Mary Jane, acid, crack, crank -- slang has always been part of the drug culture. But today's teens face an especially insidious threat: a growing array of prescription and over-the-counter medications with innocent nicknames that deceive kids into thinking they're a safe high. "The attitude among many teens is that stuff they can get from a medicine cabinet or at the grocery store isn't risky, isn't addictive, and doesn't have any downside," says Steve Pasierb, president of Partnership for a Drug-Free America.
As a result, kids who wouldn't go near illegal drugs don't hesitate to down a bottle of cough syrup or a blister-pack of cold and flu pills. Twice as many teens have abused prescription drugs as have tried cocaine or heroin, according to a Partnership survey. And they're paying a terrible price. Deaths from accidental overdoses of such medications, especially painkillers like Vicodin, have increased 113 percent among youth 15 and older in recent years, according to a 2007 report from the Centers for Disease Control and Prevention. And kids are washing down all those pills with a potent new crop of fruit-flavored, caffeinated drinks with names like Sparks and Joose, some of which contain nearly 10 percent alcohol.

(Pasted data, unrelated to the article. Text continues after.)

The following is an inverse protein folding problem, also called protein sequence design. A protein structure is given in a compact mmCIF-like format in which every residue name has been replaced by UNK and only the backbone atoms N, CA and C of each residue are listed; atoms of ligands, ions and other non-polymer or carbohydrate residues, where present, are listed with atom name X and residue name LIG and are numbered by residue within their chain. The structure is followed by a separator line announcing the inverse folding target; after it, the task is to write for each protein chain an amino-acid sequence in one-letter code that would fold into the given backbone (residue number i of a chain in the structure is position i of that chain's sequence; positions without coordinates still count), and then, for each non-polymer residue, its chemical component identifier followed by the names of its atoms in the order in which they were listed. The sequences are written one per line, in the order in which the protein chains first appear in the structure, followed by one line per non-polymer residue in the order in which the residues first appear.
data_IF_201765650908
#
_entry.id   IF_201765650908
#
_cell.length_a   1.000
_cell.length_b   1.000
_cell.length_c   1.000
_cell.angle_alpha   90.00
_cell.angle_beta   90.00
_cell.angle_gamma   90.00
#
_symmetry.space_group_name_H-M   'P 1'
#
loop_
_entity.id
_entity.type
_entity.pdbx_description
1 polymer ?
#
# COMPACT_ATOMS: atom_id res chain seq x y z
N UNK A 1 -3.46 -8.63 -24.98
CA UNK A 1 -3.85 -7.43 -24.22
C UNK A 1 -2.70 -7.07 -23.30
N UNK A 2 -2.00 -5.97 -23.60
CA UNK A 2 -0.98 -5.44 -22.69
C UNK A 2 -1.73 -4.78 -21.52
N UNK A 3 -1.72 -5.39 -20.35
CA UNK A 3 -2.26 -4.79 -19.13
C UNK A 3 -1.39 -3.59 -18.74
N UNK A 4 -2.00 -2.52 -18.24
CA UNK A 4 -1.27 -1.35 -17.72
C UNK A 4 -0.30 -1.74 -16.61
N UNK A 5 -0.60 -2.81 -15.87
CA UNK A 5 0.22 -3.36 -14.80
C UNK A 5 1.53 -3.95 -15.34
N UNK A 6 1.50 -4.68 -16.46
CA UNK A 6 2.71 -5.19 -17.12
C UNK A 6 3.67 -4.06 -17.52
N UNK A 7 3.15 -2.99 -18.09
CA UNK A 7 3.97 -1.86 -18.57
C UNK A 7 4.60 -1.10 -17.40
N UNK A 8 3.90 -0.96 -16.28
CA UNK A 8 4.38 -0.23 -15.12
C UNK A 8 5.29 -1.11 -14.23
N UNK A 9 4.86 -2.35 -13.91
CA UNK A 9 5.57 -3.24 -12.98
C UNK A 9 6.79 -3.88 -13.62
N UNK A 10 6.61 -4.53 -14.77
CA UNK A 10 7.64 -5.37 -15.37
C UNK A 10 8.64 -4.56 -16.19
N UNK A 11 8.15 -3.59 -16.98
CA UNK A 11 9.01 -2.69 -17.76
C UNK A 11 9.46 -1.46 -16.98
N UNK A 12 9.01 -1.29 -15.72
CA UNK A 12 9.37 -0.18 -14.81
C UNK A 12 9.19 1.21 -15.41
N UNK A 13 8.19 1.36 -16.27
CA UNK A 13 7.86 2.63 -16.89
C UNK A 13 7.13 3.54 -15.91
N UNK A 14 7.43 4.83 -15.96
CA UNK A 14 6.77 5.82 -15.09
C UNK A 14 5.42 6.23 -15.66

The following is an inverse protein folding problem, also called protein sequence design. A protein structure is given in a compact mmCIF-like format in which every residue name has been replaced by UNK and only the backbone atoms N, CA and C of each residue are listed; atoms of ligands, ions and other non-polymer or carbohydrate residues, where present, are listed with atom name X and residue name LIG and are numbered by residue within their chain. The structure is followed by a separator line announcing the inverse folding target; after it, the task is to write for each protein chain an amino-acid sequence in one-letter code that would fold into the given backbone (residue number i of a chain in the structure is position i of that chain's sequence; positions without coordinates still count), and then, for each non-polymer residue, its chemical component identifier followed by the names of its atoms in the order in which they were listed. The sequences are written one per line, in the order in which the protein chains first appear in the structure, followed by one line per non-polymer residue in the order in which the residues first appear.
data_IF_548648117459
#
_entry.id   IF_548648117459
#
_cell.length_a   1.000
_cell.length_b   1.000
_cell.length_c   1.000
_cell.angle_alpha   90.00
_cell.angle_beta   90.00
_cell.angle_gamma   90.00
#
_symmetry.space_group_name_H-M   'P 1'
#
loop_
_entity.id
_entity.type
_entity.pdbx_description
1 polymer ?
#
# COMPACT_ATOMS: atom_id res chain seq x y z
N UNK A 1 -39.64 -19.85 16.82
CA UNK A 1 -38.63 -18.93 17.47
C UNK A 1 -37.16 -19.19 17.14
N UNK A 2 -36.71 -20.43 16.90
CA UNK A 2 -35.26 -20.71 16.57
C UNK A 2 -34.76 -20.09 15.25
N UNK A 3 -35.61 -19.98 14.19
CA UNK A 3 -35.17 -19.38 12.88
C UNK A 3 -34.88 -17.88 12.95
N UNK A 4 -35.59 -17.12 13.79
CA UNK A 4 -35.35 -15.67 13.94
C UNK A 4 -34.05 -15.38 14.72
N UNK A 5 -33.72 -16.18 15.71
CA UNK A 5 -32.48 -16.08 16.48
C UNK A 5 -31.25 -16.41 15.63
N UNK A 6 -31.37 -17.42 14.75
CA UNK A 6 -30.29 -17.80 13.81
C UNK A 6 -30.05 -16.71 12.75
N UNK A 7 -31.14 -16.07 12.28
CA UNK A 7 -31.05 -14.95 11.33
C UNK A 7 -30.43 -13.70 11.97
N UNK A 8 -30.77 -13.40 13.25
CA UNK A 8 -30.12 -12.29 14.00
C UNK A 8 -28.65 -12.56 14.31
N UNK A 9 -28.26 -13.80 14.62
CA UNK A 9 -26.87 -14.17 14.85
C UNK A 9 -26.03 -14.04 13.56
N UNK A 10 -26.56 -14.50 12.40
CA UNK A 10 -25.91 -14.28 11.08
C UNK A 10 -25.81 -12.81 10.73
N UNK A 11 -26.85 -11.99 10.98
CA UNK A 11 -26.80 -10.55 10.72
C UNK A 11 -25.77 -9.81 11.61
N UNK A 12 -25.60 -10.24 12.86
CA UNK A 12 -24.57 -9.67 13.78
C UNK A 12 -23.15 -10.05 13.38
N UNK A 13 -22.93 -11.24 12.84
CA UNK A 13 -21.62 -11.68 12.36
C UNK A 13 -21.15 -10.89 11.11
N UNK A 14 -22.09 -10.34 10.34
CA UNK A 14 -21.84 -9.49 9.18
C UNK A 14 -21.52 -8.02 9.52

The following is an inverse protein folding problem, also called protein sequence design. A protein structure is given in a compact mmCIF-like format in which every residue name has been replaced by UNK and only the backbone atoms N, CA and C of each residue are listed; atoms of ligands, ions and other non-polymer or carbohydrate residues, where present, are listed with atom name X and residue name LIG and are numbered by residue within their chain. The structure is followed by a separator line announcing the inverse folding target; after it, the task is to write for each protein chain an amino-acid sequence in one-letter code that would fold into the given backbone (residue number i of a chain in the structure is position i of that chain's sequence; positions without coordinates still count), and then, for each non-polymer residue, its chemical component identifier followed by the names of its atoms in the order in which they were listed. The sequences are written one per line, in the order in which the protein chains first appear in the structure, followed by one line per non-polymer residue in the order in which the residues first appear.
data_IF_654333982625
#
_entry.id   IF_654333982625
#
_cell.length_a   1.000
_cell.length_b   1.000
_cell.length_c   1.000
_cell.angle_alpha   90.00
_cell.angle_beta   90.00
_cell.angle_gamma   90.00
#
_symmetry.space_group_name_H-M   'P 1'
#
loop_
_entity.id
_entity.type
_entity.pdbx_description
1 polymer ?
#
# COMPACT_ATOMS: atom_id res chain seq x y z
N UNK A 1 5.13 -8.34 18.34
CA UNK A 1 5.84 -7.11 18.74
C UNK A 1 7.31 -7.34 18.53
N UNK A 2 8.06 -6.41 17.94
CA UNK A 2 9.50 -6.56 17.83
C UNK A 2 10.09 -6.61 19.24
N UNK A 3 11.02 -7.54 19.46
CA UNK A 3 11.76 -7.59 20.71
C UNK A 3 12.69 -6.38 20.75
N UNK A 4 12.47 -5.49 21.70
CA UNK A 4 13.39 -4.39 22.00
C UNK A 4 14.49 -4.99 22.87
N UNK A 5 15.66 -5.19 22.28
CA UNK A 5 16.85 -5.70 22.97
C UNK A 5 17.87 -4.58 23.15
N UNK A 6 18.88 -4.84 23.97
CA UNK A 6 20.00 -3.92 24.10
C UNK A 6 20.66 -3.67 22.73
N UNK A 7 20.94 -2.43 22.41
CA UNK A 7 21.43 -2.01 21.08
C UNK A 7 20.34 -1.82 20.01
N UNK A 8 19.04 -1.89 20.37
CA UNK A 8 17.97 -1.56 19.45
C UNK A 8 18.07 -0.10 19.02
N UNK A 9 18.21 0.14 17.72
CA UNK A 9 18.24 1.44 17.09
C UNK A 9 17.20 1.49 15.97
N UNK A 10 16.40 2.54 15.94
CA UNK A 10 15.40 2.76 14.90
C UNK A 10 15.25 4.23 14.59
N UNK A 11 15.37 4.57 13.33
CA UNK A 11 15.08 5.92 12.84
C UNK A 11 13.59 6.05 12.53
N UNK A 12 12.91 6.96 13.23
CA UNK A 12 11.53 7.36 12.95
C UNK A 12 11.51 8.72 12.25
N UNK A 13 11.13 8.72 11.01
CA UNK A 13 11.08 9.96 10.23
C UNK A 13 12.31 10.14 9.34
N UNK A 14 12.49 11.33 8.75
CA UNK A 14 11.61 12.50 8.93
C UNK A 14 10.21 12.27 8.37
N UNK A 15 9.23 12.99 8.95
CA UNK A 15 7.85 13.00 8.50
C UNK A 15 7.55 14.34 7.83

The abuse will continue until teens understand that all medications -- even those that are FDA-approved -- can be dangerous. "Education is critical, and it starts at home," says Gen. Arthur T. Dean, chairman and CEO of Community Anti-Drug Coalitions of America. But parents need to broaden the message they're sending to their kids. "Plenty of adults talk to their teens about drugs, but only a third of them mention prescription and OTC medicines in addition to substances like cocaine and heroin," says Pasierb. Read our report on some of the drugs teens are abusing (including the aliases they're known by), and get some practical advice from the experts on what you can do to keep your children safe from harm.